Care/of – A Case Study. Nlumn Nsights 2024 Vol 2. Issue 4.

Thought Leadership


Team Nlumn

Care/of winding down its operations came as a shock after their rapid growth led to Bayer buying a majority stake in the company for $225 million just for years ago. Our recent newsleter highlights what they did well. Below are thoughts on the lessons we can learn from Care/of and opportunities for future innovations in the rapidly changing personalized nutrition market.

The simplicity of the Care/of program was a benefit for securing new customers. However, was the program enough to maintain users? Care/of could have benefitted from other personalized services once someone was onboard. For example, offering additional testing to support understanding of their biological needs and, in turn, supporting sales of additional products. Providing coaching or other support services may have been another opportunity. Our research shows that nearly two-thirds of personalized nutrition program users don’t get the support they desire. This can lead to people off-boarding if they aren’t getting the results they want.

Supplements alone may not deliver against consumer expectations. Supplements can be an important part of a personalized nutrition solution. At the same time, Care/of may have missed an opportunity to look at health more holistically. Our research suggests that personalized supplements are highly adopted by consumers interested in personalized nutrition. There is also a high degree of overlapping interest in personalized supplement use and diet, exercise, and other wellbeing and healthy lifestyle practices (more than 80%). A more holistic approach to drive lifestyle changes may have helped Care/of deliver a more comprehensive consumer experience to better meet expectations.

While Care/of highlighted positive consumer outcomes to their program, their science seemed to focus heavily on existing publications. Care/of had an opportunity to build the evidence base for their product solution with one or more meaningful benefits to consumers. They could have then expanded to other research areas by integrating testing and coaching. They missed the opportunity to build intellectual property and points of differentiation as other companies began to enter the personalized supplement space.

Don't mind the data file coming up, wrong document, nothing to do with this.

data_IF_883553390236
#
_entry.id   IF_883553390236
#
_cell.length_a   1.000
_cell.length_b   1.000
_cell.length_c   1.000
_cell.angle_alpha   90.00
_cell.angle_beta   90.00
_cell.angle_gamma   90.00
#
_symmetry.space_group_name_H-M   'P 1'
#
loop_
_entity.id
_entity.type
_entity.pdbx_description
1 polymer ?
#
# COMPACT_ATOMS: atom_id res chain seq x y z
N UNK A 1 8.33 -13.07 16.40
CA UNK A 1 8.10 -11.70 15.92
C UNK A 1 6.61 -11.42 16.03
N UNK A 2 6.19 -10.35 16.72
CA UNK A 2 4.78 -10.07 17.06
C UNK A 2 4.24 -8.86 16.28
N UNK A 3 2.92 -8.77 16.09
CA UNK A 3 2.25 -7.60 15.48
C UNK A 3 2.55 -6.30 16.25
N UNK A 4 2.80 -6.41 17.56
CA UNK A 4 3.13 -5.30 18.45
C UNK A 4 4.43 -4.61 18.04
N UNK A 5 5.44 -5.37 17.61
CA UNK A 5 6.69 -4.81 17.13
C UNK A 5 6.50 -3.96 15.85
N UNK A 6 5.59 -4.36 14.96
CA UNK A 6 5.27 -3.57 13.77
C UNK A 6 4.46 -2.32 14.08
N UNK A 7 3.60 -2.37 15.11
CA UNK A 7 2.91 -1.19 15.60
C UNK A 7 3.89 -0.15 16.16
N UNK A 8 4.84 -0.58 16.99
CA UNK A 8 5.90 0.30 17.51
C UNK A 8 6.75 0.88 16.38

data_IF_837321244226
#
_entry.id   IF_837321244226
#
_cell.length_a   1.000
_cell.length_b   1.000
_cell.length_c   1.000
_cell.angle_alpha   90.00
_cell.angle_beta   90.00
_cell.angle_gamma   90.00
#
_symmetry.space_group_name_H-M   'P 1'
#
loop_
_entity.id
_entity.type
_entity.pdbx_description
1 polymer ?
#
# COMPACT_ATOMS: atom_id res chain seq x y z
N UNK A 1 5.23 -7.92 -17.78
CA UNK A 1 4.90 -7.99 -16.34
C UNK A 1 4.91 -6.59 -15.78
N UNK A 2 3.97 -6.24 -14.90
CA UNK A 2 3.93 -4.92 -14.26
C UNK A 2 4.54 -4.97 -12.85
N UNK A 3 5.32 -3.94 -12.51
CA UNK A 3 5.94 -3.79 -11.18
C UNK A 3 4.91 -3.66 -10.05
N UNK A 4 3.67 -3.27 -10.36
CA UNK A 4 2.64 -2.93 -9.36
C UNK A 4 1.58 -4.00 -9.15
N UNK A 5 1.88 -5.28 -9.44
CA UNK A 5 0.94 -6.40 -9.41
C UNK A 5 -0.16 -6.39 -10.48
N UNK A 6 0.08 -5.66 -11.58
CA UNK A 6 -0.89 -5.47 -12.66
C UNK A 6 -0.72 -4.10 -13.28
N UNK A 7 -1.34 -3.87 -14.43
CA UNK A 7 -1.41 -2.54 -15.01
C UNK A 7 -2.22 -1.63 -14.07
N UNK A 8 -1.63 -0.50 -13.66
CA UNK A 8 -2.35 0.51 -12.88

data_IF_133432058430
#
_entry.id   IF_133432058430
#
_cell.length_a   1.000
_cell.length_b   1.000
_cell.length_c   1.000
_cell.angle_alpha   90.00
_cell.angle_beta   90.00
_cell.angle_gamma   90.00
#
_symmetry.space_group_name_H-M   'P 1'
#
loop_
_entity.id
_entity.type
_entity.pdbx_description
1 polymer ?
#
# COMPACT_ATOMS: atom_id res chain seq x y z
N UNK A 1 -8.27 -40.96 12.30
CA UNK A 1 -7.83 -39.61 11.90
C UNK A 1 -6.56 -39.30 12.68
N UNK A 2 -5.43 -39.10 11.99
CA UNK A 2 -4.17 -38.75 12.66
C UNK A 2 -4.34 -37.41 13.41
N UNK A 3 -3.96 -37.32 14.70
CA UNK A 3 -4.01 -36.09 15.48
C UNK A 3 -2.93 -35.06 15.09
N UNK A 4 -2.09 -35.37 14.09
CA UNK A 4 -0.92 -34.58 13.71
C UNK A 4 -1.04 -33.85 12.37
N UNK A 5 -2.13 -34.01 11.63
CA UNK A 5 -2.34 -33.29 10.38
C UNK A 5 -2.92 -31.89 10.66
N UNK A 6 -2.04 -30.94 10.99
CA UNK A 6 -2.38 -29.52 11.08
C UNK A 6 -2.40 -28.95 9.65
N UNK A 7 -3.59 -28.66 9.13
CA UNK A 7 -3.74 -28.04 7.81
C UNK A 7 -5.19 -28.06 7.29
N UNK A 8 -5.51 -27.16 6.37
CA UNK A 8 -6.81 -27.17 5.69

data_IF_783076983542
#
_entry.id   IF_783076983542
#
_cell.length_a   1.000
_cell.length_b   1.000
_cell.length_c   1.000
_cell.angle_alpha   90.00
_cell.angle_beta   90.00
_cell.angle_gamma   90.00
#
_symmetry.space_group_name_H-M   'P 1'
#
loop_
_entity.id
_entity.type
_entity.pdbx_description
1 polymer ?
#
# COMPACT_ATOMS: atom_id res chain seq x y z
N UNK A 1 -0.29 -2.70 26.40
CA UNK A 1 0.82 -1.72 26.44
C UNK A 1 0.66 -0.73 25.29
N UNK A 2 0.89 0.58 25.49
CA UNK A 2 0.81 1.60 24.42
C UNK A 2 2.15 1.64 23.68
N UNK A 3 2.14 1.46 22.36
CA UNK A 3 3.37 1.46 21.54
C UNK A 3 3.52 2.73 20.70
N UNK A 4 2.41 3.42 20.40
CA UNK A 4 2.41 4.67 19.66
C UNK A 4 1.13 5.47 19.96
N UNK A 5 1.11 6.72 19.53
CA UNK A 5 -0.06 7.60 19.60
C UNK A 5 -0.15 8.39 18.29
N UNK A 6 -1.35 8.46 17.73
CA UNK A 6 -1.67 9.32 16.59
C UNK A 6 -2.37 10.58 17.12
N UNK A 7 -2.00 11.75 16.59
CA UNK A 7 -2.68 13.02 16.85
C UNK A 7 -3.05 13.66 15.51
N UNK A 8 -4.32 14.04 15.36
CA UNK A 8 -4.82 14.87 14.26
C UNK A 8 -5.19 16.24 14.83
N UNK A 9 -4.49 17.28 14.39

A key Bayer strategy for Care/of was to help make their supplements price competitive and expand to more channels. On face value, this would be a great way to reach more consumers. However, online at Amazon or in retail at Walmart, you are subjected to multiple products with similar benefits, often at a more affordable price. Without a clear point of difference, it may have been easy for Care/of customers to purchase another brand of the same supplements.

There are likely several other issues and considerations that led to Bayer’s decision. It’s important to note that Bayer is facing some of its own struggles. It can be difficult for large companies to integrate start-ups under the best circumstances, so given Bayer’s challenges, a need to refocus may not be surprising. While it’s sad to see the fall of Care/of, we need to keep in mind that the personalized nutrition industry is evolving rapidly and what enables a company to break through may not be enough for it to sustain success. Care/of broke through with a lower cost, low barrier solution and was rewarded with Bayer's investment. This is a call to action and an opportunity for the future of personalized nutrition innovation. Together, let’s build meaningful business models that align offerings and proof points with current consumer views on health and wellness at the point of sale and evolve with user changes in health and wellbeing needs.  

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